The floor of the Gulf of Mexico is one of the most geologically interesting stretches of the Earth’s surface. The gulf’s peculiar history gave rise to a landscape riddled with domes, pockmarks, canyons, faults, and channels — all revealed in more detail than ever before by a new 1.4 billion-pixel map.
This striking view of the ocean floor off the coasts of Louisiana and Texas was created by a government agency you’ve likely never heard of called the Bureau of Ocean Energy Management (BOEM). The bureau’s job is to manage exploration and development of the country’s offshore mineral and energy resources. Consequently it has access to all the survey data that private companies collect.
The exploration companies use 3-D seismic imaging to map areas of the Gulf they are interested in. This involves towing high-powered underwater air guns behind a ship. When the guns fire, they create sound waves that travel down and are reflected back up by the sea floor. Lines of underwater microphones pulled along the surface behind the ship record how long it takes the reflected waves to reach them, data that can then be translated into topography.
As you can clearly see in the image below, this data is much higher resolution than the best available map, which was made in the 1990s.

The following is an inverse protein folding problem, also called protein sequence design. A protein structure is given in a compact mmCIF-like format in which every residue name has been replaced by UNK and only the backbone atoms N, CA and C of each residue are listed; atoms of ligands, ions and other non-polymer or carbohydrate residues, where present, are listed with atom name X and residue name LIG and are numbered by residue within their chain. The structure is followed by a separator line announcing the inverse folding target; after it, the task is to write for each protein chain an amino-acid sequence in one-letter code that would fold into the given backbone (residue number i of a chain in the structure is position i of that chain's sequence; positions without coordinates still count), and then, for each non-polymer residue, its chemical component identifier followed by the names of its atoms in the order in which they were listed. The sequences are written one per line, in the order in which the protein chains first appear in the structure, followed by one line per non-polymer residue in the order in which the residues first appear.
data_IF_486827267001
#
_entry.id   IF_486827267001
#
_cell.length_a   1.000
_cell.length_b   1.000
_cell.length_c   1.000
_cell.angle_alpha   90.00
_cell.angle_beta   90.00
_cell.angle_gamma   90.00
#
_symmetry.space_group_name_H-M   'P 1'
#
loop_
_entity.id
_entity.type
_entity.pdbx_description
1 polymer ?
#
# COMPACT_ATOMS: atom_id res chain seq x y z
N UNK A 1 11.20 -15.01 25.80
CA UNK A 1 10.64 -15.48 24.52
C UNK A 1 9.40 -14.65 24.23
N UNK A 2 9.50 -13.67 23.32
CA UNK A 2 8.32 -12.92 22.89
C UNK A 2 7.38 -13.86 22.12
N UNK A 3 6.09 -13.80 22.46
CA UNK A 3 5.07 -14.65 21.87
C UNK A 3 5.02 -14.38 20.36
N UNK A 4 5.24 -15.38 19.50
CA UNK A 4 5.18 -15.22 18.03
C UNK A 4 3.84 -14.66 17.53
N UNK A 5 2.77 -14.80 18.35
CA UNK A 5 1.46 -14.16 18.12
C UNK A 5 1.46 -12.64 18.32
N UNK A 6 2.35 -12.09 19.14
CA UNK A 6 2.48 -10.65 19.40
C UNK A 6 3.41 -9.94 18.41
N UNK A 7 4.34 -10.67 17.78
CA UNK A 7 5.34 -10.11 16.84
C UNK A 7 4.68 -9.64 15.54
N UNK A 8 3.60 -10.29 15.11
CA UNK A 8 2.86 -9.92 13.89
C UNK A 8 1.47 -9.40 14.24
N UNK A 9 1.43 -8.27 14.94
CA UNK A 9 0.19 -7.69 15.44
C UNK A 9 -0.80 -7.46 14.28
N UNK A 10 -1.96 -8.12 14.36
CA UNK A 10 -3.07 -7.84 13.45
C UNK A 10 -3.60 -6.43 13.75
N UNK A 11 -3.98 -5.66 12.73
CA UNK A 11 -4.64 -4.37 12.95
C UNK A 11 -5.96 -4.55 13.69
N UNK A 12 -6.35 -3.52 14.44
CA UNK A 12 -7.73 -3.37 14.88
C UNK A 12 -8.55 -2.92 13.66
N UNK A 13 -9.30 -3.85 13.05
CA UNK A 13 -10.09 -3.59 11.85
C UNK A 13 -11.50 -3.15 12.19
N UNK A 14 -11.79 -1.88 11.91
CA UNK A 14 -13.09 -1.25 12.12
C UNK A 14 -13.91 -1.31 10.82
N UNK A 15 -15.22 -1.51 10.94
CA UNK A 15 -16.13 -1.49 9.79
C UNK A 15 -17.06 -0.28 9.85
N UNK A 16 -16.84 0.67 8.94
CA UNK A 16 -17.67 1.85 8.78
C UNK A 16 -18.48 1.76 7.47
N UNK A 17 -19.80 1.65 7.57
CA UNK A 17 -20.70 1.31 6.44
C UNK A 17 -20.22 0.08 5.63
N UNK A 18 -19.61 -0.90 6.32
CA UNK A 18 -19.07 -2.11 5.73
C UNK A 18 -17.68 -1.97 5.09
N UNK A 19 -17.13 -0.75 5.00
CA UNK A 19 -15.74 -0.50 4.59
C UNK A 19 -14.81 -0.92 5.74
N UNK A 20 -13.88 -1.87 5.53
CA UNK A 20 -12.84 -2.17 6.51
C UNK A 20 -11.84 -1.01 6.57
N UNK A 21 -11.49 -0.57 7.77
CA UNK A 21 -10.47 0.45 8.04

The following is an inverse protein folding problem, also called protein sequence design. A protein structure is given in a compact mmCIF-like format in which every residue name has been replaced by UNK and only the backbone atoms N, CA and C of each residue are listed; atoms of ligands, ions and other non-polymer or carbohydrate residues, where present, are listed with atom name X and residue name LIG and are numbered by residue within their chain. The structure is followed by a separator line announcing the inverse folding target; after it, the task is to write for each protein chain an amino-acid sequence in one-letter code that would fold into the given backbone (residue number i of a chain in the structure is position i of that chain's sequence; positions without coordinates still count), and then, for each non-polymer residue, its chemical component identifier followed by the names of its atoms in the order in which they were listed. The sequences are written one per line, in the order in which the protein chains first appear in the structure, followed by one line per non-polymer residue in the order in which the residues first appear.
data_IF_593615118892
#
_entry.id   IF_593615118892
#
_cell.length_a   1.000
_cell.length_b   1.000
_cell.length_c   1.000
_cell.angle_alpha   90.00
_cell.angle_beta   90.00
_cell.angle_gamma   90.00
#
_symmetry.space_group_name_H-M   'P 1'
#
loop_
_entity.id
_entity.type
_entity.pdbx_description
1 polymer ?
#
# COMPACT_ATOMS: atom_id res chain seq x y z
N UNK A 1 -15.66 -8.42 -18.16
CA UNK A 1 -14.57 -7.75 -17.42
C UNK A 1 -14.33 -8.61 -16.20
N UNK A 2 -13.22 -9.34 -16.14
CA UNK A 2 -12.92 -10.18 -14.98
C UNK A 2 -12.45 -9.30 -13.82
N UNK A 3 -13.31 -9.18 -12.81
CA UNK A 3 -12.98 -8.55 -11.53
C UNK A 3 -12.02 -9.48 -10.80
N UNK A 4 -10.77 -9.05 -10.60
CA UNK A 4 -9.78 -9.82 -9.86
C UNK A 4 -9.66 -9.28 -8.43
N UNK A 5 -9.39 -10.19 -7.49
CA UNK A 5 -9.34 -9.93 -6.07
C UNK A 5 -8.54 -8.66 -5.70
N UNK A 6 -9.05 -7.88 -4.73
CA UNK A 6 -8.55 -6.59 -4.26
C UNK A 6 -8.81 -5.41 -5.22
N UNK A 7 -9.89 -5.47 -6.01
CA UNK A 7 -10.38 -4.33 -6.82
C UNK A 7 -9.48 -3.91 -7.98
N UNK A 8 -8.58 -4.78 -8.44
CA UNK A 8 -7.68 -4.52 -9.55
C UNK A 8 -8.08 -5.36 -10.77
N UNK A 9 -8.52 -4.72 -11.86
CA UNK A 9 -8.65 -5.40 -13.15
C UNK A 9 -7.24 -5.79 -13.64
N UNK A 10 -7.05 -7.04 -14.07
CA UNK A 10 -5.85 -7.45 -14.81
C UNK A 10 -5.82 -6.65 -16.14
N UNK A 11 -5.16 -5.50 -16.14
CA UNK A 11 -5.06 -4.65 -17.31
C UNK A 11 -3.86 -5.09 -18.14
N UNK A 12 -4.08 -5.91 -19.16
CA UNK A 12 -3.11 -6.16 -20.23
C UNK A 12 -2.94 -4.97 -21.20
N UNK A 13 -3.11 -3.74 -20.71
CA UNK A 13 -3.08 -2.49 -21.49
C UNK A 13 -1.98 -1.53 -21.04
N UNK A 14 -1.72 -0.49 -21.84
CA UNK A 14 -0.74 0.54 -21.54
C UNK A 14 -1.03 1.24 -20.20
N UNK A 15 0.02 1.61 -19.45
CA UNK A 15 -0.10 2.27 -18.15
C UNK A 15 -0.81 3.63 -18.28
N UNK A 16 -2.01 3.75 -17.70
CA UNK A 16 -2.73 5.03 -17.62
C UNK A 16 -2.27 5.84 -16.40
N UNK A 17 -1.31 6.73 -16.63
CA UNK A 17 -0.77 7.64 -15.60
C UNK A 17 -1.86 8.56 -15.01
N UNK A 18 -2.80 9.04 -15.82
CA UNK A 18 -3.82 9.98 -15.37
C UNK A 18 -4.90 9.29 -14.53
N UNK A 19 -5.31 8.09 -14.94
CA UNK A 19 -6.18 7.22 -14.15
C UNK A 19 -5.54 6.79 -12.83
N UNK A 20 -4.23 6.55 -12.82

The strange geology of the floor of the Gulf is mostly caused by thick underlying layers of salt. Scientists think the salt probably accumulated around the time when Africa was just starting to separate from the Americas around 200 million years ago. At that point, the Gulf was probably a separate basin that was filled with seawater that later evaporated, leaving a blanket of salt behind. Later, as the basin became a gulf, the salt was covered with sediment deposited by rivers.
Because salt doesn’t compact under the weight of overlying layers like sediment does, it ends up being less dense than the sediment above it. Because salt also flows easily, it can deform and get squeezed, which results in blobs of salt pushing up into the layers above, making domes and ridges and faults. These strange, complex configurations are part of the geology that created the conditions that allowed vast oil deposits to collect.
Only a vague outline of this bizarre landscape was visible on the old map, which had a resolution of 27,000 square feet per pixel, actually quite good for the seafloor. But it wasn’t good enough for biologists who needed a more detailed picture of the area around the 2010 Deepwater Horizon oil spill so they could assess the ecological damage. In response to their call for help, the BOEM devised a way to make a high-resolution map by combining the data from several 3-D seismic surveys that exploration companies had done in the area. With that success, they realized they could map the whole Gulf of Mexico the same way.
They took all the best survey data from more than 200 individual maps made by exploration companies of parts of the Gulf and combined them into a map of the whole region with resolution of around 1,600 square feet per pixel — about the size of the average American family home. With the consent of the seven companies, the BOEM released the map to the public.